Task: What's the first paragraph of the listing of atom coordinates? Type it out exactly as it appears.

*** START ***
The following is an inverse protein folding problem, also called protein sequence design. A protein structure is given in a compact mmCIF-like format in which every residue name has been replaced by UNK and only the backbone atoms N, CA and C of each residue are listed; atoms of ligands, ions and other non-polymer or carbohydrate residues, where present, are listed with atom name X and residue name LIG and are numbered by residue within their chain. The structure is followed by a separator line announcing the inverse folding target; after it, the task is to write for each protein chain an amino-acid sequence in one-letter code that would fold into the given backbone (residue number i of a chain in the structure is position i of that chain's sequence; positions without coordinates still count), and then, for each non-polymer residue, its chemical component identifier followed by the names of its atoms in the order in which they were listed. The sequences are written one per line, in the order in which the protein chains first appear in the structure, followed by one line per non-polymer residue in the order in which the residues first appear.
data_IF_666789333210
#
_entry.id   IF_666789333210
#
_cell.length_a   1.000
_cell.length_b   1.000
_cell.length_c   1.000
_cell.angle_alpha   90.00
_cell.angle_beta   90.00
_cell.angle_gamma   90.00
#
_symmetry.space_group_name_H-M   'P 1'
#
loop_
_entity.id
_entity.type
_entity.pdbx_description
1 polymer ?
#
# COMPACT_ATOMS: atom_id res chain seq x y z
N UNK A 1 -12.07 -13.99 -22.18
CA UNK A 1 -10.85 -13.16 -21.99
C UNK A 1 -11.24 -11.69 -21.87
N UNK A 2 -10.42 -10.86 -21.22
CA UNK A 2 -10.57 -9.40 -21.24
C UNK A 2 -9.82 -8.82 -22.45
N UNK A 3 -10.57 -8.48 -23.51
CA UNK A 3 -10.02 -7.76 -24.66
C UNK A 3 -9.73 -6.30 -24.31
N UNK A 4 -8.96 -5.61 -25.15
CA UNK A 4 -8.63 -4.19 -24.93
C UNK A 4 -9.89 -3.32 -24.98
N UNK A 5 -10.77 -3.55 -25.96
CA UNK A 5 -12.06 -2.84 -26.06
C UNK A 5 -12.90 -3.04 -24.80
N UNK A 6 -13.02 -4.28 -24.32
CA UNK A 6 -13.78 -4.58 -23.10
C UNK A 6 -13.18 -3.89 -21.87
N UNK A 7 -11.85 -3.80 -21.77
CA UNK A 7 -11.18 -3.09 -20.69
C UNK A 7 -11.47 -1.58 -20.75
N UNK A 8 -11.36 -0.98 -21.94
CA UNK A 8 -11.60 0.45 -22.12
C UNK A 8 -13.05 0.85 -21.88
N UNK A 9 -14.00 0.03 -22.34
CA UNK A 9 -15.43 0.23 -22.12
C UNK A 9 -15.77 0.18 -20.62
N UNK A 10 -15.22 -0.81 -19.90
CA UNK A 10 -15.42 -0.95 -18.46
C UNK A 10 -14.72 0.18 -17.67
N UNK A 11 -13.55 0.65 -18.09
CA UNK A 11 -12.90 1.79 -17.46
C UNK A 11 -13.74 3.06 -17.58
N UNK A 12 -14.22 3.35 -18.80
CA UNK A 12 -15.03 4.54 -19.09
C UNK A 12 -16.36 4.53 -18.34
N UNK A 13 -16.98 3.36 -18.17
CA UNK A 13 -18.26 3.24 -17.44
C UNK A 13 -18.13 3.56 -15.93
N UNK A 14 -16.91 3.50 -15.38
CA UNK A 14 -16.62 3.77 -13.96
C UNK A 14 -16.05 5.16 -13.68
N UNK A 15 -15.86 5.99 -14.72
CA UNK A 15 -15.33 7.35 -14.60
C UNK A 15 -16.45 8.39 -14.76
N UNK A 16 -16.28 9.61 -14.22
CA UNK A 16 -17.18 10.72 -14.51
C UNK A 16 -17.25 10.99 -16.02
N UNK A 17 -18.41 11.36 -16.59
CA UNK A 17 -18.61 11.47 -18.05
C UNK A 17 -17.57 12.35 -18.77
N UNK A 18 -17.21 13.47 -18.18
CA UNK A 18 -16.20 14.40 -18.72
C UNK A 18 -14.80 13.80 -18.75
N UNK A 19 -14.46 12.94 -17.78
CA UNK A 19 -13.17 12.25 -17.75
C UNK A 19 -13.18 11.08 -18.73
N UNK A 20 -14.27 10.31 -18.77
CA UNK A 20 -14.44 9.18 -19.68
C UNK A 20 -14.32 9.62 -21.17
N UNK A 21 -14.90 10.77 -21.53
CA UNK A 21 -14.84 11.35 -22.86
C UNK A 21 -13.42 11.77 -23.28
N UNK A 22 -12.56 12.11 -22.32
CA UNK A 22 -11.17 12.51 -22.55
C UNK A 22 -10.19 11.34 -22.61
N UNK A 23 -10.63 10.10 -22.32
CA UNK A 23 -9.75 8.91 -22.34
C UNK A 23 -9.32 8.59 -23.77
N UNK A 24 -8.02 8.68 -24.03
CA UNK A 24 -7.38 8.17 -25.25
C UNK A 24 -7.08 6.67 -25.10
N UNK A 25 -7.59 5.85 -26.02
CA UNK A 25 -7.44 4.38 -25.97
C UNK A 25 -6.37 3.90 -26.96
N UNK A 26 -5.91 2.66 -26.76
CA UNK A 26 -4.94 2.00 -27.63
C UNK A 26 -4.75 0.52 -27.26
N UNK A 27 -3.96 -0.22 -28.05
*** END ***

The following is an inverse protein folding problem, also called protein sequence design. A protein structure is given in a compact mmCIF-like format in which every residue name has been replaced by UNK and only the backbone atoms N, CA and C of each residue are listed; atoms of ligands, ions and other non-polymer or carbohydrate residues, where present, are listed with atom name X and residue name LIG and are numbered by residue within their chain. The structure is followed by a separator line announcing the inverse folding target; after it, the task is to write for each protein chain an amino-acid sequence in one-letter code that would fold into the given backbone (residue number i of a chain in the structure is position i of that chain's sequence; positions without coordinates still count), and then, for each non-polymer residue, its chemical component identifier followed by the names of its atoms in the order in which they were listed. The sequences are written one per line, in the order in which the protein chains first appear in the structure, followed by one line per non-polymer residue in the order in which the residues first appear.